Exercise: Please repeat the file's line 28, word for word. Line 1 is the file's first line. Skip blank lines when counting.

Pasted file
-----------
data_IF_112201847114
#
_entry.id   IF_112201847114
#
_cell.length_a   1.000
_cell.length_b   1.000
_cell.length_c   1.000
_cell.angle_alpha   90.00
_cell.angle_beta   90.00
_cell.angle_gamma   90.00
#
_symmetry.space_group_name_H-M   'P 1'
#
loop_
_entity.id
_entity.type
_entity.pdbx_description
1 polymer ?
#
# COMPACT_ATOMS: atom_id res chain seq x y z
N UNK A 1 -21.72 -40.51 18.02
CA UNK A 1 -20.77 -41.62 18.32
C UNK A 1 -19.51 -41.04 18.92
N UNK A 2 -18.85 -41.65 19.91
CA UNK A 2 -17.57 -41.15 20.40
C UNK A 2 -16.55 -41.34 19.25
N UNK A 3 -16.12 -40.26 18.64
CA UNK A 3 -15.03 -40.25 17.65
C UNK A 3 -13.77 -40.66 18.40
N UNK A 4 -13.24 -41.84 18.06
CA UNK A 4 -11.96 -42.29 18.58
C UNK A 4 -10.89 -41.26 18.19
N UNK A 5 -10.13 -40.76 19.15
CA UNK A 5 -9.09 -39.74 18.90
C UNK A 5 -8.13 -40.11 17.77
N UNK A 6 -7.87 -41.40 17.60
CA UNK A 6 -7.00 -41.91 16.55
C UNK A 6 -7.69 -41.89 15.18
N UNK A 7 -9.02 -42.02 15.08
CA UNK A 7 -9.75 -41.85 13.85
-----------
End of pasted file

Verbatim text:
CA UNK A 3 -15.03 -40.25 17.65